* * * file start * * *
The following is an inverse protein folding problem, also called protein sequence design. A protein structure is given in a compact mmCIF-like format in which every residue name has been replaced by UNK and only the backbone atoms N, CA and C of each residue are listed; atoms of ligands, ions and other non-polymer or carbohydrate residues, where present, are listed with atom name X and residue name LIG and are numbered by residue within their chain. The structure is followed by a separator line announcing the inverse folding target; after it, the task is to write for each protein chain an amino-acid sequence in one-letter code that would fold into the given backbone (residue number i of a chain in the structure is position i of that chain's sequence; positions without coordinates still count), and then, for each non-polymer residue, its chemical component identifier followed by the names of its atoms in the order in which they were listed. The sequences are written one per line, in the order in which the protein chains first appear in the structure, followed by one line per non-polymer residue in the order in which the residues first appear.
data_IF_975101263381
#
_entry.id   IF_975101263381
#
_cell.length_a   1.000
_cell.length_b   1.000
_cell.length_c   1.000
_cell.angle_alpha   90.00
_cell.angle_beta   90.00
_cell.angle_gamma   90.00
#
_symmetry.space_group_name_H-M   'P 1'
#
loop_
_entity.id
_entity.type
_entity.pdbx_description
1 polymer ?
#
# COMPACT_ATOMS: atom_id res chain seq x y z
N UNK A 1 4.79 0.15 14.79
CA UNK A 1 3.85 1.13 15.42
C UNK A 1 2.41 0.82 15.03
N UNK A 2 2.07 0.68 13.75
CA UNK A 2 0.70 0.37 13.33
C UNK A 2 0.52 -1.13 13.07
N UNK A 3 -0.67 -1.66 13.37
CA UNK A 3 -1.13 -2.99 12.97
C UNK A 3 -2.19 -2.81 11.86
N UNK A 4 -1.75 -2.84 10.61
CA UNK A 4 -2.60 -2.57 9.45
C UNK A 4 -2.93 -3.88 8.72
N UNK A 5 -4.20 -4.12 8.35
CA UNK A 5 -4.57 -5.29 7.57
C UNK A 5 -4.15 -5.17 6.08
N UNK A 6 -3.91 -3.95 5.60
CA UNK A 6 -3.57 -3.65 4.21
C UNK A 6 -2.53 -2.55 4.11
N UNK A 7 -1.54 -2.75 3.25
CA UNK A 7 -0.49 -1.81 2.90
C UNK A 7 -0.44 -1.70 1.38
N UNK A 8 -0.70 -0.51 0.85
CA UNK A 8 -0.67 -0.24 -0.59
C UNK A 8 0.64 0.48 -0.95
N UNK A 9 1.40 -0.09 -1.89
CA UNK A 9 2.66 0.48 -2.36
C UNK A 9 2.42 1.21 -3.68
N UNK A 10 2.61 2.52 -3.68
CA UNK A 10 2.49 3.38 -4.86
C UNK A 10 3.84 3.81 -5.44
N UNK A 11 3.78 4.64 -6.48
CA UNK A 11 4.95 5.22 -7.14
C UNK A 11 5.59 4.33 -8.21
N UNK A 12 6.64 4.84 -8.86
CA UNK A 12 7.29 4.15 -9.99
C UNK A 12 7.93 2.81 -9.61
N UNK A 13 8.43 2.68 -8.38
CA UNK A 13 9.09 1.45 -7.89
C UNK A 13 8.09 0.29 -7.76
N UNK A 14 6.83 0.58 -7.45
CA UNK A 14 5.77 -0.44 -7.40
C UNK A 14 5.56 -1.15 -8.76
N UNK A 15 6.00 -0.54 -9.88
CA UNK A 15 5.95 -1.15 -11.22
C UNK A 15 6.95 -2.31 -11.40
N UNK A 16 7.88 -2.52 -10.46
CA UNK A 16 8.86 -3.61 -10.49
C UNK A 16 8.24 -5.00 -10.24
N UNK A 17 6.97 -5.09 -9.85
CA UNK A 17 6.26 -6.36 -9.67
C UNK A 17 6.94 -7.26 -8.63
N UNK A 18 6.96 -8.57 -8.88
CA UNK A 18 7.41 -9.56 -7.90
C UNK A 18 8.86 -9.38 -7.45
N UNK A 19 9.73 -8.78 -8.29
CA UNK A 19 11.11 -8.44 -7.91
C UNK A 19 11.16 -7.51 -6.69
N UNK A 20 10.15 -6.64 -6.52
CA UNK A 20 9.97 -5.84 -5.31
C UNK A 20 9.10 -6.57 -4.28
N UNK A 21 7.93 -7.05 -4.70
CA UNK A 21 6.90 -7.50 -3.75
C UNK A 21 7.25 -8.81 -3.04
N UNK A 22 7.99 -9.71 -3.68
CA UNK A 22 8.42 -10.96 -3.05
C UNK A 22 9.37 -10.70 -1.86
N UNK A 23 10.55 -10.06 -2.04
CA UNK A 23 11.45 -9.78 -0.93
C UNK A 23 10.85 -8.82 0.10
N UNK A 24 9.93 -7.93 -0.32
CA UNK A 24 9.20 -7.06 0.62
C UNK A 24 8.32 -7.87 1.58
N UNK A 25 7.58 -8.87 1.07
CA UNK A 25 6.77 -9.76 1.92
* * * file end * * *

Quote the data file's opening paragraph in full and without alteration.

The following is an inverse protein folding problem, also called protein sequence design. A protein structure is given in a compact mmCIF-like format in which every residue name has been replaced by UNK and only the backbone atoms N, CA and C of each residue are listed; atoms of ligands, ions and other non-polymer or carbohydrate residues, where present, are listed with atom name X and residue name LIG and are numbered by residue within their chain. The structure is followed by a separator line announcing the inverse folding target; after it, the task is to write for each protein chain an amino-acid sequence in one-letter code that would fold into the given backbone (residue number i of a chain in the structure is position i of that chain's sequence; positions without coordinates still count), and then, for each non-polymer residue, its chemical component identifier followed by the names of its atoms in the order in which they were listed. The sequences are written one per line, in the order in which the protein chains first appear in the structure, followed by one line per non-polymer residue in the order in which the residues first appear.